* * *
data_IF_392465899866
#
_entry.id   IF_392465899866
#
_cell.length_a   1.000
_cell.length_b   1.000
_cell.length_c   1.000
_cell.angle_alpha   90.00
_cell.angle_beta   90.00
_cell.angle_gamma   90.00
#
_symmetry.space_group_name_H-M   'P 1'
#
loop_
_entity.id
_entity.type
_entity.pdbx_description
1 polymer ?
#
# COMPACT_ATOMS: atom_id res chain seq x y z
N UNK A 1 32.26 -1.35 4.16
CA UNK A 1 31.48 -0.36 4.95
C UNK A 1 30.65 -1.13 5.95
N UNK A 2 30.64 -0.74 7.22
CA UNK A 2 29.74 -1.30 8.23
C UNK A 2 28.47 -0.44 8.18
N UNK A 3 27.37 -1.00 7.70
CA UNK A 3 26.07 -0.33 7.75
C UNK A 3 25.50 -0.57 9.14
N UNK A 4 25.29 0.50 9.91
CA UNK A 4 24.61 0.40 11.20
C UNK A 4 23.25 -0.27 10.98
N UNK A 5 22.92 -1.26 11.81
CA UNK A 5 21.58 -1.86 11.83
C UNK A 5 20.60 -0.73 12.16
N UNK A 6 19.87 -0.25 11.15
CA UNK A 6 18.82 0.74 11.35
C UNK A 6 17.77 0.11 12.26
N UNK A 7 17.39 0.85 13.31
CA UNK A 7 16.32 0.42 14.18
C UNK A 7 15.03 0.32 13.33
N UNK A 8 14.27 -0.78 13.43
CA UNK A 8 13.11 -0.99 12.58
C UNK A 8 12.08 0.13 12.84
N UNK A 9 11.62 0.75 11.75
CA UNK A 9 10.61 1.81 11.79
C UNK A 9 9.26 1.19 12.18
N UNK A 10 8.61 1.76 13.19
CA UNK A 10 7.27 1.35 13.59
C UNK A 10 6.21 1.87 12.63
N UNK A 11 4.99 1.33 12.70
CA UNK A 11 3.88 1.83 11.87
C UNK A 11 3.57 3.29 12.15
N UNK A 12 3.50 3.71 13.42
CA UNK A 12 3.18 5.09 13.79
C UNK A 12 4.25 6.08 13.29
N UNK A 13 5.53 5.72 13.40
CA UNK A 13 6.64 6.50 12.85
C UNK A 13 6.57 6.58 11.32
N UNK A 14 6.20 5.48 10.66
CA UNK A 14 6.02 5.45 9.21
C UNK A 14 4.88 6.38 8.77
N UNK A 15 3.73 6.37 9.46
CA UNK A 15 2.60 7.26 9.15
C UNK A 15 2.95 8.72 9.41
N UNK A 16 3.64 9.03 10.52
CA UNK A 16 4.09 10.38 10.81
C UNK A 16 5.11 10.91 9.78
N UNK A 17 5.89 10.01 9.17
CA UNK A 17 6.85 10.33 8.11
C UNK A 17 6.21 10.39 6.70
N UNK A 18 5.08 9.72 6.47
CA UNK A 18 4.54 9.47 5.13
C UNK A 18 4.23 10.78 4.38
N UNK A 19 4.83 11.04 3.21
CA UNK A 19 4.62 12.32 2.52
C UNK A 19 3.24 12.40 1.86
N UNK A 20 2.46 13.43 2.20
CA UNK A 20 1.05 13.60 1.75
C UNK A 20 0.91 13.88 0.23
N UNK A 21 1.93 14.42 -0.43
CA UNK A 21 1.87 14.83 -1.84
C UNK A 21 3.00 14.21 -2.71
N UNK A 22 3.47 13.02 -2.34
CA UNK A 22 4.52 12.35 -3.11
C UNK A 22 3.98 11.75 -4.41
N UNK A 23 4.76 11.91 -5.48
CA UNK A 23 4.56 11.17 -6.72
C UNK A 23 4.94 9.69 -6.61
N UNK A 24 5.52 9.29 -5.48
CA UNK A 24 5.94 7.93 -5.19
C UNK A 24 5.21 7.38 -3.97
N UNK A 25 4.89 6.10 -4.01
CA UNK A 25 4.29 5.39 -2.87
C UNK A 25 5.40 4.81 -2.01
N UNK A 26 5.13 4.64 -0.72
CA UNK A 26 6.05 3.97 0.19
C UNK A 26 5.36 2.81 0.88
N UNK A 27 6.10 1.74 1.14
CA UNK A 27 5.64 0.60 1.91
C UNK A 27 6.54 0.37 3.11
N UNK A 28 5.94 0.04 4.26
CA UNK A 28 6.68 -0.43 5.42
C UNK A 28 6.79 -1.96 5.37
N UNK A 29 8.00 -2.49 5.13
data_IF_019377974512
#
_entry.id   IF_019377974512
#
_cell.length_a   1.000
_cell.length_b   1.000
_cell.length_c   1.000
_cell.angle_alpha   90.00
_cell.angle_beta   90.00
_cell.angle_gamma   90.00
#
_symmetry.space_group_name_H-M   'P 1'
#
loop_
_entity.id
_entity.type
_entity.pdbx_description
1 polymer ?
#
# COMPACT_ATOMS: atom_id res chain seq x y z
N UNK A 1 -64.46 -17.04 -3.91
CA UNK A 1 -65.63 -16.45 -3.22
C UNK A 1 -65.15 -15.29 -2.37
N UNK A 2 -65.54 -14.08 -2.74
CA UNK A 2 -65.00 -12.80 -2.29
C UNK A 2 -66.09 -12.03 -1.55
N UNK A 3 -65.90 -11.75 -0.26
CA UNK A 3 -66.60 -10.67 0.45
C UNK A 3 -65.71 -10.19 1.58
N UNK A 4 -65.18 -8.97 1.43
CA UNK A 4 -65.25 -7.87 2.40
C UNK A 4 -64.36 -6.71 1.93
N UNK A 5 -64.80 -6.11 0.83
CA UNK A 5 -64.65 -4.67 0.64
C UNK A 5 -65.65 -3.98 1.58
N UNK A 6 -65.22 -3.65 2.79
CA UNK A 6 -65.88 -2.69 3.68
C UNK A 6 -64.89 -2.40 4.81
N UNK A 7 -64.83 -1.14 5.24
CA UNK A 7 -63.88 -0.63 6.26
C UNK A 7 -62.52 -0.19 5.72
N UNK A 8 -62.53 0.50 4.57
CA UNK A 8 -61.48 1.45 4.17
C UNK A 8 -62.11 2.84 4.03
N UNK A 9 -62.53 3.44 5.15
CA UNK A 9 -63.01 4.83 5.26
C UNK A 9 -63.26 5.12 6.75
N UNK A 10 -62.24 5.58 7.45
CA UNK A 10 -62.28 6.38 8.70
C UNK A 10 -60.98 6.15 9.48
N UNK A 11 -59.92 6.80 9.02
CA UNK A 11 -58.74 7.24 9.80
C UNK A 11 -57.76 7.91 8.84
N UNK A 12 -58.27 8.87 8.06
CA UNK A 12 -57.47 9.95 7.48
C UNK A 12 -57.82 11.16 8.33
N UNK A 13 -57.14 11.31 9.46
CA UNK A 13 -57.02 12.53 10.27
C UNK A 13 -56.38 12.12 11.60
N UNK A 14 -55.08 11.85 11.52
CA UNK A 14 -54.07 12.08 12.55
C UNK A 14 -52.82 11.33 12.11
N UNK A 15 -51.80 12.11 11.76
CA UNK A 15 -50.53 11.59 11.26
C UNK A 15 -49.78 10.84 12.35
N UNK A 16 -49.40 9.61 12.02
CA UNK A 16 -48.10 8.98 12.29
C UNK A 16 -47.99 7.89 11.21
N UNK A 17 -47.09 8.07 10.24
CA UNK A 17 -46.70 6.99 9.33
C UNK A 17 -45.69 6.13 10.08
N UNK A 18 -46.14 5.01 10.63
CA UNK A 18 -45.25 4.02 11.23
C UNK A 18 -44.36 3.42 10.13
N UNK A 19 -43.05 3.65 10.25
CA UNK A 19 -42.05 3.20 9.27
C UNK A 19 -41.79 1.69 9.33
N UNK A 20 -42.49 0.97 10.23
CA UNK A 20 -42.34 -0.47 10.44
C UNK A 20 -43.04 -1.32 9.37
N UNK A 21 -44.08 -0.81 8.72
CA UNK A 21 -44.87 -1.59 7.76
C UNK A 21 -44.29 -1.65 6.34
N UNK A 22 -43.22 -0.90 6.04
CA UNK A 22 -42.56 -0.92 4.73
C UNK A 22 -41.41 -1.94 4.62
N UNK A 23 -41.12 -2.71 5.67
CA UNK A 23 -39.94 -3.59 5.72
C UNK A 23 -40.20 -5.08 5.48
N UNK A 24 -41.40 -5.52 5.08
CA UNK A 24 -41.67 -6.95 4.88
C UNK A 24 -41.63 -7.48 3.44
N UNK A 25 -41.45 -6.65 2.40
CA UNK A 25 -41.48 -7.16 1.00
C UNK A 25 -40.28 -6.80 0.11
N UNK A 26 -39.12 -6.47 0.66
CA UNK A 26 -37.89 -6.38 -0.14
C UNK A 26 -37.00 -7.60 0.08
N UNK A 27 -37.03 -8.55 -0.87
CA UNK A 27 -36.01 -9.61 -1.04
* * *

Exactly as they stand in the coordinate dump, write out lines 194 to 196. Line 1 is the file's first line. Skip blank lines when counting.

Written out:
C UNK A 23 -40.20 -5.08 5.48
N UNK A 24 -41.40 -5.52 5.08
CA UNK A 24 -41.67 -6.95 4.88